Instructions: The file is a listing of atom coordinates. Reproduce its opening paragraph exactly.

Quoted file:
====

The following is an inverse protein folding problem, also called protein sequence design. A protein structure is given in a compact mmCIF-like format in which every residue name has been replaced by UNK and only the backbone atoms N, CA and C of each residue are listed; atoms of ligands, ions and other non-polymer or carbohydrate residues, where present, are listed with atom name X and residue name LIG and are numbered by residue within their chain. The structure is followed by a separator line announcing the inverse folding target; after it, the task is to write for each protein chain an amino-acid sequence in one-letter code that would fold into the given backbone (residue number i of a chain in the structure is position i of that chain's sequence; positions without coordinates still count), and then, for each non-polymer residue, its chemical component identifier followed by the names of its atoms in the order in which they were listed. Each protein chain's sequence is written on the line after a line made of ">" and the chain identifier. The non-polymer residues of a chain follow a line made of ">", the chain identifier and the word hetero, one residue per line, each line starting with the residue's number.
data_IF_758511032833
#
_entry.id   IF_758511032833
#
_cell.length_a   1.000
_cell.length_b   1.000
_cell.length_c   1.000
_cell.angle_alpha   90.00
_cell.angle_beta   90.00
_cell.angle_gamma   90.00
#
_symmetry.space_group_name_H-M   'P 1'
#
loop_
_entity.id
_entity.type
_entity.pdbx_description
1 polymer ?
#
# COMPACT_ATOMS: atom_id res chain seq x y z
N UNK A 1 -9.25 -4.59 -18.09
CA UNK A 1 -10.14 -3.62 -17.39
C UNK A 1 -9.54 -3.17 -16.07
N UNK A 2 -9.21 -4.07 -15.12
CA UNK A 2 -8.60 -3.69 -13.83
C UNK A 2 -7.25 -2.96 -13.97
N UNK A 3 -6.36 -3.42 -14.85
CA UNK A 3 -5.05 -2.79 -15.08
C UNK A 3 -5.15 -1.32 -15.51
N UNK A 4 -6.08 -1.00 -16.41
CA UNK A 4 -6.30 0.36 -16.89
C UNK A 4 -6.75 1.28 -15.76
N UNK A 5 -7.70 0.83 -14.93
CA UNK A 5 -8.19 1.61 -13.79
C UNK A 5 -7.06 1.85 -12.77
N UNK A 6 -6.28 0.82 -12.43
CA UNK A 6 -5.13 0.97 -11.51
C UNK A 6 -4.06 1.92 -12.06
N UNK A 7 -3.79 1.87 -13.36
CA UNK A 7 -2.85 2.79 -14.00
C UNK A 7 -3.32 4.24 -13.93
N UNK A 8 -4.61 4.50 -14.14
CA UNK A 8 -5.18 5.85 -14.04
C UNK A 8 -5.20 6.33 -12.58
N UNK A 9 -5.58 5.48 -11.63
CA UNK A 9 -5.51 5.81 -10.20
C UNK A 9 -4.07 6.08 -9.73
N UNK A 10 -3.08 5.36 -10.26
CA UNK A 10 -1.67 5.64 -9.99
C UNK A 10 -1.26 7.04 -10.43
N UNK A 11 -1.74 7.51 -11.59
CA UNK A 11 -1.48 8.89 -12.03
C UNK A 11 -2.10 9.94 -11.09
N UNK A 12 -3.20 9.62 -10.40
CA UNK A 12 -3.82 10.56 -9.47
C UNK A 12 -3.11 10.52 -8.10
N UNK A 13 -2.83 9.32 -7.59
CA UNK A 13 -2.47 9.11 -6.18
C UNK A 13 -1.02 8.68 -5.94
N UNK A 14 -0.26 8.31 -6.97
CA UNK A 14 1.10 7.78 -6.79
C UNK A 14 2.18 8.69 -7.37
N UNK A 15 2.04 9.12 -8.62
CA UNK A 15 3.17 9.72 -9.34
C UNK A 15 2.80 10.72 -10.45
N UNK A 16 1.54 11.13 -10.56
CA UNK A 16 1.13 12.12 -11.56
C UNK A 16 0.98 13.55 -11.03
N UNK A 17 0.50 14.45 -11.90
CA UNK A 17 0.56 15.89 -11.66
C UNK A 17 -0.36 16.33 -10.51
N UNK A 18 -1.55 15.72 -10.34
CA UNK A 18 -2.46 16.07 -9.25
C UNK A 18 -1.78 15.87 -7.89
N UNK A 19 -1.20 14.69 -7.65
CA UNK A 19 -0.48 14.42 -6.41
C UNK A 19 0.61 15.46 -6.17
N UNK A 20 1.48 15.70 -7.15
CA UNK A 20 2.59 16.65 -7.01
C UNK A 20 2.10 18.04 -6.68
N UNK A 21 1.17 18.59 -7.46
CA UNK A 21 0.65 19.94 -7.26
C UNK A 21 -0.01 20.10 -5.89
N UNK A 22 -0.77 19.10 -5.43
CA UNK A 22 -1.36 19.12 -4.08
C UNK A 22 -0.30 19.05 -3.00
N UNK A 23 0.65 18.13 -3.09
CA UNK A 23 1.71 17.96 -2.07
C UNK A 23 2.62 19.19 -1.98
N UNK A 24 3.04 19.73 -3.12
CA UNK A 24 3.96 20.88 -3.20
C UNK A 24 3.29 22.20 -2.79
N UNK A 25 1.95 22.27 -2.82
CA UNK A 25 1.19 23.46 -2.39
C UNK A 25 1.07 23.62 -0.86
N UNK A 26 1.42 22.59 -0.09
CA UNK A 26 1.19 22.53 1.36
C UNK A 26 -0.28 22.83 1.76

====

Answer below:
The following is an inverse protein folding problem, also called protein sequence design. A protein structure is given in a compact mmCIF-like format in which every residue name has been replaced by UNK and only the backbone atoms N, CA and C of each residue are listed; atoms of ligands, ions and other non-polymer or carbohydrate residues, where present, are listed with atom name X and residue name LIG and are numbered by residue within their chain. The structure is followed by a separator line announcing the inverse folding target; after it, the task is to write for each protein chain an amino-acid sequence in one-letter code that would fold into the given backbone (residue number i of a chain in the structure is position i of that chain's sequence; positions without coordinates still count), and then, for each non-polymer residue, its chemical component identifier followed by the names of its atoms in the order in which they were listed. Each protein chain's sequence is written on the line after a line made of ">" and the chain identifier. The non-polymer residues of a chain follow a line made of ">", the chain identifier and the word hetero, one residue per line, each line starting with the residue's number.